A Martinez woman who says a Columbia County Code Compliance officer entered her home without permission is gaining national attention since the incident.
Erica Masters, who captured former Code Compliance Officer Jimmy Vowell on surveillance video as he walked through her front door July 2 while she slept, will explain what happened on NBC’s The Today Show Wednesday morning.
The story went viral, appearing in news outlets worldwide via numerous online news sites. After Vowell’s termination Monday, Masters said she got calls from The Today Show, Inside Edition and Good Morning America.
“I am surprised,” Masters said. “I never expected it to get this far. ... I know media outlets love government corruption. I didn’t think this was one of those cases necessarily. This is teeny, tiny Columbia County and now the whole country knows about us.”
A Columbia County Sheriff’s Office investigation into the incident revealed no criminal intent, so Vowell wasn’t charged, said Capt. Steve Morris. After interviewing Masters and Vowell and reviewing Masters’ video, investigators consulted with District Attorney Ashley Wright to see if there were grounds for criminal charges, and concluded none existed, he said.
Vowell was fired, however, because he violated county policy when he entered a home without permission and for lying to his supervisor, Columbia County Administrator Scott Johnson said Monday.
Vowell at first denied entering Masters’ home, where he was serving her with a violation notice for having overgrown grass, but later admitted going inside after learning about the video.
Masters said she installed the four-camera surveillance system before being medically discharged from the U.S. Army for depression. She’s been struggling to make ends meet as a model, body paint model, dancer and actress while waiting for her disability to be approved. The cameras, she said, provided a level of protection against potentially unsavory people who she could be around on the modeling jobs.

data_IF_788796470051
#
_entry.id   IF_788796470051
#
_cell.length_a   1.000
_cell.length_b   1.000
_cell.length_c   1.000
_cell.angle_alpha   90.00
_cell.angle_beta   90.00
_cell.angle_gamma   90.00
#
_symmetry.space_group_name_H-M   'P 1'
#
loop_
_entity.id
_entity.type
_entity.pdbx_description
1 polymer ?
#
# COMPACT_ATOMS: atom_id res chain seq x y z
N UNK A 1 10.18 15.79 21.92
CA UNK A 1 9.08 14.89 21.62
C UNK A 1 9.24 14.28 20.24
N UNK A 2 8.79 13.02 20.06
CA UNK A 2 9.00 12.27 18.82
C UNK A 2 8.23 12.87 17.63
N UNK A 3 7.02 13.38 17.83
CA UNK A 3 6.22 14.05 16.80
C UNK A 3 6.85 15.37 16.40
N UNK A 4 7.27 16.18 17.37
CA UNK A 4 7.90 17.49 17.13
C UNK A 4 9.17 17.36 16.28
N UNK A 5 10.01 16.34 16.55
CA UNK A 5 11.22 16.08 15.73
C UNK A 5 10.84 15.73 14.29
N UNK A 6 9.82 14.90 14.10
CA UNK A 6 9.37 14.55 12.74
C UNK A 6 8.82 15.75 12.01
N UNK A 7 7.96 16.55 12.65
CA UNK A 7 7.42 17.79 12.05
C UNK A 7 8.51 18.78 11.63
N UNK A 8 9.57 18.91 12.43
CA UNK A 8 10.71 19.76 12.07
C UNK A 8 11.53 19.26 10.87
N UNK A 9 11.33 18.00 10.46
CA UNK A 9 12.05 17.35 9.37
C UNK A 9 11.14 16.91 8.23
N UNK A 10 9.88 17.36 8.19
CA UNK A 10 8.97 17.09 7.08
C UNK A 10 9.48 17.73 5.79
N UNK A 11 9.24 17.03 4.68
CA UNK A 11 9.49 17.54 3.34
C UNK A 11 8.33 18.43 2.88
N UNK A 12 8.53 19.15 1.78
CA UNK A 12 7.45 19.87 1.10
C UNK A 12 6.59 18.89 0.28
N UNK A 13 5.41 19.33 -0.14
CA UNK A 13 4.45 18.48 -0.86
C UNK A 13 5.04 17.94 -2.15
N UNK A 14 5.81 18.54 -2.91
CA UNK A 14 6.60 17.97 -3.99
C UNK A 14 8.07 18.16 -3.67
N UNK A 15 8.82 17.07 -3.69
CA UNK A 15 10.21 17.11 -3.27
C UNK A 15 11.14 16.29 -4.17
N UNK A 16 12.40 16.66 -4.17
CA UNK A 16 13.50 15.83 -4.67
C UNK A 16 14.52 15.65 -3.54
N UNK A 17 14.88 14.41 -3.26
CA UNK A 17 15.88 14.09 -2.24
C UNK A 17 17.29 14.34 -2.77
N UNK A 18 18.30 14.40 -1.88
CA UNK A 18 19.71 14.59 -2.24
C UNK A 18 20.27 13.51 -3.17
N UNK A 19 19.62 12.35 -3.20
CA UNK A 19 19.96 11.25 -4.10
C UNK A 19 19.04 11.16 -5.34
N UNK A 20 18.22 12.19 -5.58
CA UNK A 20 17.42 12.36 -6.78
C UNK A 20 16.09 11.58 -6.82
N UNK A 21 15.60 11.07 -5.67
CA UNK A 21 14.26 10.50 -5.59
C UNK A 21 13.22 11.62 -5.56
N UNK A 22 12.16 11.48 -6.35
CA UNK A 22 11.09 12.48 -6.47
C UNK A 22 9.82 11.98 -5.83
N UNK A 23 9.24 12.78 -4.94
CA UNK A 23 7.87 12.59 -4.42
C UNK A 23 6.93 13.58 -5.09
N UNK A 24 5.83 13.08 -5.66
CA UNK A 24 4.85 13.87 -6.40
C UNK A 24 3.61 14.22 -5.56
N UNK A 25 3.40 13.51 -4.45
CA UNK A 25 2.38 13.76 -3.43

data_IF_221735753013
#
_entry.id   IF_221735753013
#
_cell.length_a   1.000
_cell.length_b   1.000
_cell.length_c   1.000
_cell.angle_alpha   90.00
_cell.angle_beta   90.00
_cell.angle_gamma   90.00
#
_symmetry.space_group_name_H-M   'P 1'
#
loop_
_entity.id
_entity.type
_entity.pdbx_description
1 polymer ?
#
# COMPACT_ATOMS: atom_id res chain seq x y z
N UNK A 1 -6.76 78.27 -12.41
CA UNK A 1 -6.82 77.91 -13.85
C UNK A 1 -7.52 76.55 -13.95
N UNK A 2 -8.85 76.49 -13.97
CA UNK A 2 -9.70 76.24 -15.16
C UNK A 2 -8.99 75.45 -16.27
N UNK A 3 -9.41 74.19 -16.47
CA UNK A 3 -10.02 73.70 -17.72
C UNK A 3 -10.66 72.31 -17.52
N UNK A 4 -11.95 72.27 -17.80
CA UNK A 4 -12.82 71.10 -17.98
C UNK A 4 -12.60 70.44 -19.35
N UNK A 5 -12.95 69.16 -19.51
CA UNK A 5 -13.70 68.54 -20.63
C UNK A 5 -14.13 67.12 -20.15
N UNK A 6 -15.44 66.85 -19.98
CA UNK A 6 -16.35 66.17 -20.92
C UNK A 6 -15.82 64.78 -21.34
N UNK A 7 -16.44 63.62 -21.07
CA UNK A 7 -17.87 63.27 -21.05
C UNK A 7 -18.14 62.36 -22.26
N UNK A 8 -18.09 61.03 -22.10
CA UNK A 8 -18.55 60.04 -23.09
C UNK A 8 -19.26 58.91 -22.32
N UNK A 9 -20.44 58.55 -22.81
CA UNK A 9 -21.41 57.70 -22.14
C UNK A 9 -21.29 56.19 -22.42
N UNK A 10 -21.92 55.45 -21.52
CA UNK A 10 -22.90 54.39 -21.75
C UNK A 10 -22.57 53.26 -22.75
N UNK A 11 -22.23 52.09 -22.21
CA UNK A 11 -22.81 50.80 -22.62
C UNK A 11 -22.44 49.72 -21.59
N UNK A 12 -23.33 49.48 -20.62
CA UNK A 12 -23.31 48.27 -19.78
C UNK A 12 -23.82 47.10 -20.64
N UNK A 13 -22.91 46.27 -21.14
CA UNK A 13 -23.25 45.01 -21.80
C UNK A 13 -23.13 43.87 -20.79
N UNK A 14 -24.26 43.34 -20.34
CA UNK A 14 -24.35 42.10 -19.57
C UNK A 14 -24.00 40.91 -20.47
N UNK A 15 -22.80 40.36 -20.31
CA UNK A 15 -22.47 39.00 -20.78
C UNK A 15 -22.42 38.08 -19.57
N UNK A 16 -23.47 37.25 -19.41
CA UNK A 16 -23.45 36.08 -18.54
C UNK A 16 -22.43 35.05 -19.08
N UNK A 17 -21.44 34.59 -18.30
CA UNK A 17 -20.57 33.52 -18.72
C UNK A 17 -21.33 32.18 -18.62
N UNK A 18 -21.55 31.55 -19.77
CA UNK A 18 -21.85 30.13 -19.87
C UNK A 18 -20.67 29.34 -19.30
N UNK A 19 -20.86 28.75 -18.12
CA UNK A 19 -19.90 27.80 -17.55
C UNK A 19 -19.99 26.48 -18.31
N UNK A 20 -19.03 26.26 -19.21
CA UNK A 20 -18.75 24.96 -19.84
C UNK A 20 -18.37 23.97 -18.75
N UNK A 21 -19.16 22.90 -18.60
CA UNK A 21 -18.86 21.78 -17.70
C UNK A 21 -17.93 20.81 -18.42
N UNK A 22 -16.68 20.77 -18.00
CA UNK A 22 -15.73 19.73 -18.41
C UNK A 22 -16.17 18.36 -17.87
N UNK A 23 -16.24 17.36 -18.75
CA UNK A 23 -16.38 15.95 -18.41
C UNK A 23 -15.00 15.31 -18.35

“Once (people) see the video, it’s kind of hard to say, ‘She just wants publicity,’” Masters said.
Masters said she woke just before noon July 2 to Vowell talking to her from her bedroom doorway. Vowell asked Masters to come outside to sign the notice, and waited in her living room as she dressed.
He claimed he walked into the home only after calling out several times, and smelling a foul odor coming from the front door that swung open when he knocked, according to a Facebook message Vowell sent to The Columbia County News-Times Publisher Barry Paschal a few days after the incident.
“I had no idea who lived there or even if anyone did,” Vowell wrote in the message. “I had no idea if someone was hurt, dead or what. ... From what I saw and (smelled), I reacted on instincts telling me something was not right in that house.”
The video shows Vowell knocking on the front door, moving around to a side door, then returning to the front door. The door appears to open when Vowell knocks, and he grabs the handle and closes the door and continues to knock. Because the video does not include audio, it’s impossible to tell what Vowell is saying.
After the incident, Masters first tried to reach Vowell’s supervisor, and then called 911. The dispatcher took Masters’ contact information and passed the information along to a Code Compliance supervisor, who contacted Masters.
Masters didn’t sound distressed while talking to the dispatcher, Columbia County sheriff’s Capt. Steve Morris said.
“She never called and said ‘I want to file a report.’ It was like she wasn’t really sure of what to do, or who to talk to, and the dispatcher took it like she had questions about what the code enforcement officer had done, so (the dispatcher) made contact with code enforcement to call her. That’s why there was originally no report,” Morris said. “Now, we later came back and filed a report of our own because of this investigation, but it was basically an informational or suspicious situation report we filed placing her as the complainant.”
Masters didn’t call back to seek a police report, Morris said. Instead, the sheriff’s office called Masters the day after the incident to ask her if she wanted her to file a report because Johnson had called Sheriff Clay Whittle, asking him to initiate an investigation.
Masters said she intends to seek civil action against the county because she believes the 911 dispatcher should have sent a deputy to her home. She also contends the county didn’t properly check Vowell’s background before hiring him.
Vowell, a former Richmond County sheriff’s sergeant, resigned in 2004 after he admitted taking a laptop computer that was slated to be destroyed from the evidence room, according to a story published at the time in The Augusta Chronicle.
“This is a Columbia County reaction,” Masters said. “I don’t think it ever should have gotten to that point. I don’t think they should have had to react to something negative like this.
“Having a theft record, then making house calls just isn’t a good combination in my opinion. I don’t think he should have been hired in the first place.”